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" The Advocate, the Holy Spirit, whom the Father will send in my name, will teach you everything... "
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Eighteenth Sunday - Braad of life
Last week we heard about the feeding of a five-thousand crowd with all its Eucharistic implications. It was such an impressive sign that those who were fed by Jesus wanted to crown him as their king. Today we have the continuation of the story, namely, the people keep coming to Jesus asking him for the bread from heaven. In reply he says to them: I am the bread of life. He who comes to me will never be hungry. This means that Jesus is our food. He gives himself to us, especially in the Eucharist.
The truth is that there is an inexhaustible treasure of wisdom and spiritual power in the Eucharist so that we will never say enough about it. But I want to stress this today: we will never understand the Eucharist at all without a keen understanding of the Old Testament. So let's start with our first reading from the book of Exodus. When the Israelites escaped from Egypt and fled into the desert, they were seeking the Promised Land. They left the slavery of Egypt in joy, but a short time later they wanted to go back. It's incredible! They were willing to be slaves again. They found themselves in the desert, short of food and short of drink, so they began to lose heart. They became dispirited. The life of slavery in Egypt seemed far preferable to the journey through the desert. So, they started complaining to Moses: Why did we not die at the Lord's hand in the land of Egypt... You have brought us to this wilderness to starve to death. These were strong words. Therefore Moses prayed to God, and he sent them food to eat. He said: Now I will rain down bread for you from the heavens. Each day the people are to go out and gather the day's portion. God sent manna to strengthen the Israelites so they could continue their journey.
With this in mind, let's think about us and the Eucharist. We are the new People of God, journeying in faith towards eternal life. By our baptism we have been called out of Egypt - from the slavery of sin. We are led, not by Moses, but by Jesus. We are led not to the Canaan, the Promised Land, but to heaven. Our life is a journey which doesn't end in a grave. But, like the Israelites, we are often tempted to doubt that God will provide all that we need. Fortunately, God knows all about our struggles, our worries and doubts. And just as he sustained the Israelites through manna, so he sustains us through this special bread we receive in the Eucharist. Here we present to God the ordinariness of bread and wine that symbolise the ordinariness of our lives. But then these gifts are changed and we are changed. We are made holy by this food for eternal life.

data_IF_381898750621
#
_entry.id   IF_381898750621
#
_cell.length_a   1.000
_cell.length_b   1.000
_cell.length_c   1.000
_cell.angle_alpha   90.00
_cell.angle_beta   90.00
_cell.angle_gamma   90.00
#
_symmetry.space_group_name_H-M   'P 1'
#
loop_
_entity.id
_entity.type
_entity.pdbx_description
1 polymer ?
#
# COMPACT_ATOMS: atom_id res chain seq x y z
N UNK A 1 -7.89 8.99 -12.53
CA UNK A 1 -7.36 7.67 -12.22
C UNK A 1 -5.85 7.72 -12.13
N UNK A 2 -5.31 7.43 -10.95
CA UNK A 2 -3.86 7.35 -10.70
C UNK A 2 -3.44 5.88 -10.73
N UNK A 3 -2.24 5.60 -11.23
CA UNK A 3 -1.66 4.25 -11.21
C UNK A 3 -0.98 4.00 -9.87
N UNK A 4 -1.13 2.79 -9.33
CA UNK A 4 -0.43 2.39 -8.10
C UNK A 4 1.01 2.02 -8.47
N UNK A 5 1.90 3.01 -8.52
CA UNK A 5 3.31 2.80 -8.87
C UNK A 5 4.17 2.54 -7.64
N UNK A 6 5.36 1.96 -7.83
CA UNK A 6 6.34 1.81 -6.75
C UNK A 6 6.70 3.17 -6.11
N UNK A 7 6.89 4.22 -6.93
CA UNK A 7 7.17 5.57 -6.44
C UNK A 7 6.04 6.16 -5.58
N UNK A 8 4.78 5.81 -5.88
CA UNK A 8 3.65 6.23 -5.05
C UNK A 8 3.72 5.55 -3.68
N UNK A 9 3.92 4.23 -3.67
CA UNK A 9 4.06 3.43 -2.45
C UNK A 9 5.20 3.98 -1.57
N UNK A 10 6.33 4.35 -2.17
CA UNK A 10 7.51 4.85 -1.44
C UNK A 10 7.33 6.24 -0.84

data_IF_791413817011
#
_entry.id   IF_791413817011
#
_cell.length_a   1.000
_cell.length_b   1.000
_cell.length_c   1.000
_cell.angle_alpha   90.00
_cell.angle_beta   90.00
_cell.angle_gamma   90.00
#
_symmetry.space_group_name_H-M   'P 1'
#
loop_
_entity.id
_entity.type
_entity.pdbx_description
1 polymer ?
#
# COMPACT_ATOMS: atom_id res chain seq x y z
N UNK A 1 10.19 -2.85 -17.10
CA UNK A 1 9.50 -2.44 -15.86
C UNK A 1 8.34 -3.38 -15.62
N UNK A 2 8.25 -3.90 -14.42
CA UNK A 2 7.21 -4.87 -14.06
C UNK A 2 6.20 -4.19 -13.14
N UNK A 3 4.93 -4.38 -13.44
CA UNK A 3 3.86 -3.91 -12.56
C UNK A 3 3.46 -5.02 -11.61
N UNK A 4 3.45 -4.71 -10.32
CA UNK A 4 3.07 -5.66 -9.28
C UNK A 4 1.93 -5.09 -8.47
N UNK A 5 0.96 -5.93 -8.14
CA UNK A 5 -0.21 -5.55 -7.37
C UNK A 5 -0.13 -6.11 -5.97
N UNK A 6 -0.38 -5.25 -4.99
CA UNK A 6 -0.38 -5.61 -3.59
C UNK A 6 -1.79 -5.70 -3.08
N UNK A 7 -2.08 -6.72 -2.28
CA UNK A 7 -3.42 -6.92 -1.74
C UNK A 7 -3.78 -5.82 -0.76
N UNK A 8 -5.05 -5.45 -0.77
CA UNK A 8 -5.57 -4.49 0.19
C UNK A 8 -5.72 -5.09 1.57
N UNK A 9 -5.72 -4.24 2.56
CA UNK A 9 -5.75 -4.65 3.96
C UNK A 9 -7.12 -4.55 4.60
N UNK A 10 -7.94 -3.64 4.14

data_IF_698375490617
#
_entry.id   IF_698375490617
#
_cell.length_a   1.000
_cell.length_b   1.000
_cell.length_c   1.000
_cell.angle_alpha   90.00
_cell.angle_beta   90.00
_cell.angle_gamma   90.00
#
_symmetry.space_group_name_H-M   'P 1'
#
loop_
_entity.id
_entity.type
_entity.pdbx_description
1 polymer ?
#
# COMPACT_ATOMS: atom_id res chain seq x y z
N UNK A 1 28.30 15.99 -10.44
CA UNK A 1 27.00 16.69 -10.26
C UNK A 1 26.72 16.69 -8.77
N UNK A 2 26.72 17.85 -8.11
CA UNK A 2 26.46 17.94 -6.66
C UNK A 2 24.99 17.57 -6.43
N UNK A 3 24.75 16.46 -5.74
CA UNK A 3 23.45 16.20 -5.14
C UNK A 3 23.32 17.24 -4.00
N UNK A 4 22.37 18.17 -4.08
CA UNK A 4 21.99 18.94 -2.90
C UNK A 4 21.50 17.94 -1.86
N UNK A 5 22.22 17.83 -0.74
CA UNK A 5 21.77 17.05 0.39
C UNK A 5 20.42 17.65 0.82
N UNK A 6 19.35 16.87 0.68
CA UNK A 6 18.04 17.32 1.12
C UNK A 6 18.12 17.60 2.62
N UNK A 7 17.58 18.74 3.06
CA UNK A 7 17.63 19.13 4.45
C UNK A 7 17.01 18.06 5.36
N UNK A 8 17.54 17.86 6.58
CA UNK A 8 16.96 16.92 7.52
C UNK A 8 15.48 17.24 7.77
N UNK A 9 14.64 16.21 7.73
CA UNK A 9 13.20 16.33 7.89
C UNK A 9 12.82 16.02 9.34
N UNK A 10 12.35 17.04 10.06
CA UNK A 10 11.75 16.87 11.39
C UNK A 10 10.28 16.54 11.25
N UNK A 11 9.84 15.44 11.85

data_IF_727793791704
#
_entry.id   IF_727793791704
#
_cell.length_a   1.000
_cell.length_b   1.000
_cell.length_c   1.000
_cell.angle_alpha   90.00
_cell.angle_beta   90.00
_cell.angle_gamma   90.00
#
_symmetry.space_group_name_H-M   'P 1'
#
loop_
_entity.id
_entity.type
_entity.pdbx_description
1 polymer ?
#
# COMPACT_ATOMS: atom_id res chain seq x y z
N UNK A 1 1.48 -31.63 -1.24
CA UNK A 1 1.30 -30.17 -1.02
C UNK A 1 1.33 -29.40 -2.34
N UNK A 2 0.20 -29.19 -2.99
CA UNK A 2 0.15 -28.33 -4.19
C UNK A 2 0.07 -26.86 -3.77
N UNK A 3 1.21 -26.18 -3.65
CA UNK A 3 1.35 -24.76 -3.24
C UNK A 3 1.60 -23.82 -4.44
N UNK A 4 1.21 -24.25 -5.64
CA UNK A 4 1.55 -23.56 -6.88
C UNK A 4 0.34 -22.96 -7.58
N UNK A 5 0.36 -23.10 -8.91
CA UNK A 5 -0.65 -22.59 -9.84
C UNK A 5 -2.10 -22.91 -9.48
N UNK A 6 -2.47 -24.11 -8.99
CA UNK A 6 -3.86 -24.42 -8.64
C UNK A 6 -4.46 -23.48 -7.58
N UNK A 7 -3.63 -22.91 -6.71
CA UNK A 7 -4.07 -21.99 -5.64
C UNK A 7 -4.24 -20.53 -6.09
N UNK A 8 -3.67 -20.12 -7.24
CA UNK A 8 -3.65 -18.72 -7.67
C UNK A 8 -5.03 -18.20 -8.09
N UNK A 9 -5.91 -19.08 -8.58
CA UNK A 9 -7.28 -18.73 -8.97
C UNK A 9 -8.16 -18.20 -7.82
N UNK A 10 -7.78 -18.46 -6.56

I know that some Catholics find it difficult to believe that bread and wine change into the Body and Blood of Jesus. I can understand their doubts. We don't see any change in the bread or wine. There is no difference in the taste; the bread still tastes like bread and the wine still tastes like wine. But our faith tells us something different. Therefore, we need to be humble and open to God performing a miracle every day in this church, the miracle of the Eucharist. As Paul says, we walk by faith and not by sight. So, can you be humble enough to add faith to your reason and intellect, and believe in this great mystery?
To help us believe, from time to time, God has allowed visible Eucharistic miracles to occur. These are miracles that occurred during Mass when the bread changed into the form of flesh and the wine changed into the form of blood during the consecration. Many such miracles have occurred in various parts of the world. A very famous one is the Eucharistic miracle of Lanciano in Italy which took place in the seventh century. A monk who feared he was losing his vocation was celebrating Mass, and during the consecration the host turned into flesh and the wine turned into blood. He was so confused and terrified that he stood utterly dumbfounded for a long period. That was a real miracle. Today, many centuries later, the pilgrims visiting Lanciano may still see the flesh in a monstrance and the blood in a glass chalice. In 1981 a hospital laboratory tested the flesh and blood and discovered that the flesh is heart muscular tissue, and the blood is of the blood group AB positive, exactly the same as from the Turin Shroud.
Dear Parishioners. Jesus is really with us in the Eucharist. He comes to us in every Mass under the form of bread and wine. Therefore, we should always approach Jesus in the Eucharist with great respect. We should also remember that to receive Holy Communion worthily it is necessary to be in the state of grace, that is, to be free from mortal sin. Otherwise we commit a most grave sin of sacrilege. So, come to Jesus, not like a scientist trying to analyse, but come in trust, surrender, believe and receive his love! That's why it is so necessary at the start of every Mass to ask God for mercy because we are so unworthy of his love, and again before receiving the Body of Jesus we say: Lord, I am not worthy that you should enter under my roof, but only say the word and my soul shall be healed. Think of how precious a moment it is when we receive Holy Communion. This is the food that endures to eternal life; this is Jesus in the Blessed Sacrament. May he always be the very centre and heart of our parish community, the centre and heart of the lives of each of us!
O Sacrament most holy, O Sacrament divine,
All praise and all thanksgiving be every moment thine.
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